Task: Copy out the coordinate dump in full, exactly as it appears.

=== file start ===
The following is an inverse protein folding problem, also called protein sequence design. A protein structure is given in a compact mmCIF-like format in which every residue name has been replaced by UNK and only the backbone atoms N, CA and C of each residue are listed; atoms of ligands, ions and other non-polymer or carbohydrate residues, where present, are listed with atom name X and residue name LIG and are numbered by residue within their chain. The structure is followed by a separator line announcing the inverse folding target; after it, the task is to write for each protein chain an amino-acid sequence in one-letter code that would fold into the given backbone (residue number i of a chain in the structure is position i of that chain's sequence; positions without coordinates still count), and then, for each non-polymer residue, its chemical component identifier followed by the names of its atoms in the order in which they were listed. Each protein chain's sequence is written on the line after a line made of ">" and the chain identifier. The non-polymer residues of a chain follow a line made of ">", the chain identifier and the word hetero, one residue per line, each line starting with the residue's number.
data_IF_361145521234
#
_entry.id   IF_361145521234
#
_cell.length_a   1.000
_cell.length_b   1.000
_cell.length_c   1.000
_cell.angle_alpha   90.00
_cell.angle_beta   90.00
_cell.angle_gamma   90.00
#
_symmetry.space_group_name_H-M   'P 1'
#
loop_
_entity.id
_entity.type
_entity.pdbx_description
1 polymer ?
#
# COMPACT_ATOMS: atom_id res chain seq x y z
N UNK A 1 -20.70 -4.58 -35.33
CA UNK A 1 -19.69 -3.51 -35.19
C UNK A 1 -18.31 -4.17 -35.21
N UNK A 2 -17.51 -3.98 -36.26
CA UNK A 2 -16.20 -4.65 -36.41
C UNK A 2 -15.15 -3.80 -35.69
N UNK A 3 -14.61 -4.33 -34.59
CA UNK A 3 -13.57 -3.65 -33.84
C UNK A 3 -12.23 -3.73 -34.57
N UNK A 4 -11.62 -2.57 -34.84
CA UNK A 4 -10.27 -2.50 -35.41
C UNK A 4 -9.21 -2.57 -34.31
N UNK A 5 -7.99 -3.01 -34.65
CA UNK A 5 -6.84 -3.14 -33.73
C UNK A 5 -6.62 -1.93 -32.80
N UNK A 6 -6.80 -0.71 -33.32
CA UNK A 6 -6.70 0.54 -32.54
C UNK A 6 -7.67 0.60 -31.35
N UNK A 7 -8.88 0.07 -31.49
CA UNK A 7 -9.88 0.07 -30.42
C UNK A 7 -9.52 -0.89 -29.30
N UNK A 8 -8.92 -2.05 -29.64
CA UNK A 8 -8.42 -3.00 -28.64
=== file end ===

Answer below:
The following is an inverse protein folding problem, also called protein sequence design. A protein structure is given in a compact mmCIF-like format in which every residue name has been replaced by UNK and only the backbone atoms N, CA and C of each residue are listed; atoms of ligands, ions and other non-polymer or carbohydrate residues, where present, are listed with atom name X and residue name LIG and are numbered by residue within their chain. The structure is followed by a separator line announcing the inverse folding target; after it, the task is to write for each protein chain an amino-acid sequence in one-letter code that would fold into the given backbone (residue number i of a chain in the structure is position i of that chain's sequence; positions without coordinates still count), and then, for each non-polymer residue, its chemical component identifier followed by the names of its atoms in the order in which they were listed. Each protein chain's sequence is written on the line after a line made of ">" and the chain identifier. The non-polymer residues of a chain follow a line made of ">", the chain identifier and the word hetero, one residue per line, each line starting with the residue's number.
data_IF_361145521234
#
_entry.id   IF_361145521234
#
_cell.length_a   1.000
_cell.length_b   1.000
_cell.length_c   1.000
_cell.angle_alpha   90.00
_cell.angle_beta   90.00
_cell.angle_gamma   90.00
#
_symmetry.space_group_name_H-M   'P 1'
#
loop_
_entity.id
_entity.type
_entity.pdbx_description
1 polymer ?
#
# COMPACT_ATOMS: atom_id res chain seq x y z
N UNK A 1 -20.70 -4.58 -35.33
CA UNK A 1 -19.69 -3.51 -35.19
C UNK A 1 -18.31 -4.17 -35.21
N UNK A 2 -17.51 -3.98 -36.26
CA UNK A 2 -16.20 -4.65 -36.41
C UNK A 2 -15.15 -3.80 -35.69
N UNK A 3 -14.61 -4.33 -34.59
CA UNK A 3 -13.57 -3.65 -33.84
C UNK A 3 -12.23 -3.73 -34.57
N UNK A 4 -11.62 -2.57 -34.84
CA UNK A 4 -10.27 -2.50 -35.41
C UNK A 4 -9.21 -2.57 -34.31
N UNK A 5 -7.99 -3.01 -34.65
CA UNK A 5 -6.84 -3.14 -33.73
C UNK A 5 -6.62 -1.93 -32.80
N UNK A 6 -6.80 -0.71 -33.32
CA UNK A 6 -6.70 0.54 -32.54
C UNK A 6 -7.67 0.60 -31.35
N UNK A 7 -8.88 0.07 -31.49
CA UNK A 7 -9.88 0.07 -30.42
C UNK A 7 -9.52 -0.89 -29.30
N UNK A 8 -8.92 -2.05 -29.64
CA UNK A 8 -8.42 -3.00 -28.64